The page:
Summary: God says we need him and, even though we might not often think of it in these terms, we wish we didn’t need God. We don’t want to need God.
A few weeks ago, I was given a list of 75 questions asked by our elementary kids about God. One of them was, “Where is God?” A few astronauts have said that there must not be a God because they’ve been out in space, and they didn’t see him there. Some say God’s in the earth, he’s in the rocks, he’s in the trees, he’s in the water, and—actually those things are God. Other say God is you. Some say he’s a “universal truth” we can tap into in order to experience spiritual enlightenment and self-actualization. Other are content to say, “God is wherever and whatever you think he is or want him to be.”
Two things set us apart from these opinions regarding God. First, that God is personal. He’s the Creator of the universe who thinks and feels and loves, but exists in a dimension that you can’t touch with your hands, you can’t hear with your ears, and you can’t see with your eyes—even from a space ship. Second, God says that people don’t think they need him, but they do.
Do you ever think about winning the lottery, especially when you see the billboards saying that the Lotto is up to $20 million? You could retire. You’d never need to work, or have to depend on a job or anyone else to support you. Why does that sound so good? Because we don’t like needing or being dependent on someone else. We don’t like depending on people because then we have to be accountable to them, or because they might hurt or take advantage of us.
And that presents a problem for us because God says we need him and, even though we might not often think of it in these terms, we wish we didn’t need God. We don’t want to need God. We don’t want to be sinful. We wish Jesus didn’t have to die for our sin. We wish we never did the stuff that brings us to God asking for forgiveness. We don’t want to incur wounds that only God’s Spirit can heal.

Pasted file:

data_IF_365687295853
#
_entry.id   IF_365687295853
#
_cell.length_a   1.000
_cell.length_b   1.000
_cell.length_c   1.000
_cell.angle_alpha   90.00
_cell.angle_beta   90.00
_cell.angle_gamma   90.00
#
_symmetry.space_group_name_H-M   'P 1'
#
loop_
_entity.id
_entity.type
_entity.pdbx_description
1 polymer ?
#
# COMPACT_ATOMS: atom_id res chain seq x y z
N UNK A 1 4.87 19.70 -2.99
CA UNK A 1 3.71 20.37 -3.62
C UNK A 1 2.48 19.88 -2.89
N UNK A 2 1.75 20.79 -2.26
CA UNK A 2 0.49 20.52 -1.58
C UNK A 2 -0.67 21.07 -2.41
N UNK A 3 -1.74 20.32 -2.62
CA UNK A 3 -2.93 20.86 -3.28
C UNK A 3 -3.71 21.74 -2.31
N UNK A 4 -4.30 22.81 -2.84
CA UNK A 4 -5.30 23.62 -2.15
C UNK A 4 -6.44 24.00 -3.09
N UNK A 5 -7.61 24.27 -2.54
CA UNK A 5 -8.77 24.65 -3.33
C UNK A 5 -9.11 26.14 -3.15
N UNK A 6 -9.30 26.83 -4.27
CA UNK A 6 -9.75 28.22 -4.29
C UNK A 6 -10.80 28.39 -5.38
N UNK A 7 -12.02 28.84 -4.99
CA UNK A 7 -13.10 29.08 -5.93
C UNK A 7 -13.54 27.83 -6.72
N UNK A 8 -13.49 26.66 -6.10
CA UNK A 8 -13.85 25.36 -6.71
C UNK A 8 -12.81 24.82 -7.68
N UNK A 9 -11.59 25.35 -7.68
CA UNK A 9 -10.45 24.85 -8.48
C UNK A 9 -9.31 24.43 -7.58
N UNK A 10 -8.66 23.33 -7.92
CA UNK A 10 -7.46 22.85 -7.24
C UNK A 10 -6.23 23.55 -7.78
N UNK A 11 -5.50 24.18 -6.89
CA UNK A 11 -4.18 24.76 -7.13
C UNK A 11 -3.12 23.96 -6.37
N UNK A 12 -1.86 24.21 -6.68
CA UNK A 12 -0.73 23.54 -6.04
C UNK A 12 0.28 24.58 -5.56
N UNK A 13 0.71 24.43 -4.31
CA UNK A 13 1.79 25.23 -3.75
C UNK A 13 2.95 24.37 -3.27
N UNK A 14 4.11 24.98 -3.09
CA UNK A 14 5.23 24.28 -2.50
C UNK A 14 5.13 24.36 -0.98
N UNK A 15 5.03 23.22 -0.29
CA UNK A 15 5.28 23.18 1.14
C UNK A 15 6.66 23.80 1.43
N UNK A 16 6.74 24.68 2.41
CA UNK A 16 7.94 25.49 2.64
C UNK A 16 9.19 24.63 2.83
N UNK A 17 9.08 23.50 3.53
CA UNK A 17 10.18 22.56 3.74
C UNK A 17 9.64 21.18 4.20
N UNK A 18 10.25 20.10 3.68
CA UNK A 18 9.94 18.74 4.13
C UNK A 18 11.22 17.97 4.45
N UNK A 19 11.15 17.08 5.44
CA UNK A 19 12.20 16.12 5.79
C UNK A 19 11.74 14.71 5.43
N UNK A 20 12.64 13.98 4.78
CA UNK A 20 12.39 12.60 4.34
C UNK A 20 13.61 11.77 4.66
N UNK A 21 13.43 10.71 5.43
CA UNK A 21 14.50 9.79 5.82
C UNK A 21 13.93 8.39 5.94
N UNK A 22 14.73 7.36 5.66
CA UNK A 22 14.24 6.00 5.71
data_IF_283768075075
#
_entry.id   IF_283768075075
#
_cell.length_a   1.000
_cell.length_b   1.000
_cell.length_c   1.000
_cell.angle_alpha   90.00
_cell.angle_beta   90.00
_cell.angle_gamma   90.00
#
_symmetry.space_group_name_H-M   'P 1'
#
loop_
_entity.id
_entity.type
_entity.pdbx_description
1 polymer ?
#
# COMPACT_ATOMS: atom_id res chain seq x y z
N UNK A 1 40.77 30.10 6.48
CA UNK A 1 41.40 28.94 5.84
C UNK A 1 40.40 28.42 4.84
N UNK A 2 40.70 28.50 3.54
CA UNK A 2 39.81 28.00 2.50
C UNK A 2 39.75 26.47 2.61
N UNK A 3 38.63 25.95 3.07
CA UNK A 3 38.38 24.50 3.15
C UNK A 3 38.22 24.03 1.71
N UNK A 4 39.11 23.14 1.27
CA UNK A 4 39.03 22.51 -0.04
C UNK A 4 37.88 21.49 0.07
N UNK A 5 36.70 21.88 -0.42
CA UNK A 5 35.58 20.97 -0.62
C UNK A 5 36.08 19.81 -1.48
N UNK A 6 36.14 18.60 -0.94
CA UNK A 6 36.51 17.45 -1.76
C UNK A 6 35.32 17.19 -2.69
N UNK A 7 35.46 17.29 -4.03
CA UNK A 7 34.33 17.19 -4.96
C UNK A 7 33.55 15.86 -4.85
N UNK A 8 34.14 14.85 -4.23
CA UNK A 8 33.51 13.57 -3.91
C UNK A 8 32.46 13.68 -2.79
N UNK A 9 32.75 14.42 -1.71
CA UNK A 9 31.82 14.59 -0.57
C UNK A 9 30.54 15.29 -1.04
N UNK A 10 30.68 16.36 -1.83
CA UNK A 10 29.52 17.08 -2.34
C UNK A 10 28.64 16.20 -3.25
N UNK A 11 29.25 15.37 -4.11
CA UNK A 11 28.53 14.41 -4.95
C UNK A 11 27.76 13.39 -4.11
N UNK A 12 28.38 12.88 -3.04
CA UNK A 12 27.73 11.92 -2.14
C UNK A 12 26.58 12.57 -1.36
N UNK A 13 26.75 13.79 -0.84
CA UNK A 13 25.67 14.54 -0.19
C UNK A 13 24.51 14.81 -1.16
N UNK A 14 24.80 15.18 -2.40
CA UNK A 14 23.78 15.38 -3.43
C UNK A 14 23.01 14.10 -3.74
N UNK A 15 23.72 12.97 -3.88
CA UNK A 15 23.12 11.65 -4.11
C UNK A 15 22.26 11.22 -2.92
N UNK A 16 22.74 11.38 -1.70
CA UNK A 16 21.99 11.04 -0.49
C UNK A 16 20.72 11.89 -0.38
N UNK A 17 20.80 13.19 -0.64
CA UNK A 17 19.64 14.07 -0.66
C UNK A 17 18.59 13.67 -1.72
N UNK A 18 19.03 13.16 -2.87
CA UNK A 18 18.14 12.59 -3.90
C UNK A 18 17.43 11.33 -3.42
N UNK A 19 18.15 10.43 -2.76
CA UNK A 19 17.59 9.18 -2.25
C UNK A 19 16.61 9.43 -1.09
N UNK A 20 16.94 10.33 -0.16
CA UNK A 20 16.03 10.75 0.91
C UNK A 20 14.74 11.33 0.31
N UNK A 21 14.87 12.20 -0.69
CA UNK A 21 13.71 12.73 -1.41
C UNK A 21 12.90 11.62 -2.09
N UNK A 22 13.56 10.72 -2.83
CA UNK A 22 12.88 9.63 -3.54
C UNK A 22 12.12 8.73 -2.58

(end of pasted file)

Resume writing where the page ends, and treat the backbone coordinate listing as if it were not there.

Many of us are okay with the fact that we need him. That’s why we’re here—to worship the God who says, “You need me,” but yet, our need for God often gets in the way. The things that create this need for God—the reasons God says we need him are also the things that often make us feel far from God. So if we could just eliminate those things from our lives, then we would be so much closer to God. Right? Maybe. But maybe not.
What I want you to consider today is that those places in which you feel farthest from God are the places where God wants to meet you. The places where you feel most distant from him are places where you can also experience the greatest degree of closeness, confidence, security, and intimacy. So where is God? Where can you find God? First,
You will find God where you’re weak
After I became a follower of Christ, I began to see how destructive behavior and thinking patterns in my life—things God calls sin—were in opposition to my growing faith in God. I wanted them in my life because I like them, and I didn’t want them in my life because I knew they weren’t good for my spiritual health. I experienced that inner conflict—feeling perpetually drawn to things I really didn’t want to do. So I came up with a proposal for God. Just remove any and all of my natural desires to sin—It made a lot of sense to me. Just do a lobotomy on that part of my brain that was drawn to these things. God doesn’t want me to sin. I don’t want to sin. I’m thinking, “Just get rid of the problem. ‘It’s a ‘win-win.’” But God didn’t do it—not because he wants me to sin, but because if he removed my ability to choose, then he would also be removing the authenticity of my relationship with him—the ability to respond to God freely—both positively and negatively. So there I was—stuck with my weaknesses—some that annoyed me, some that really bothered me, and some I absolutely detested.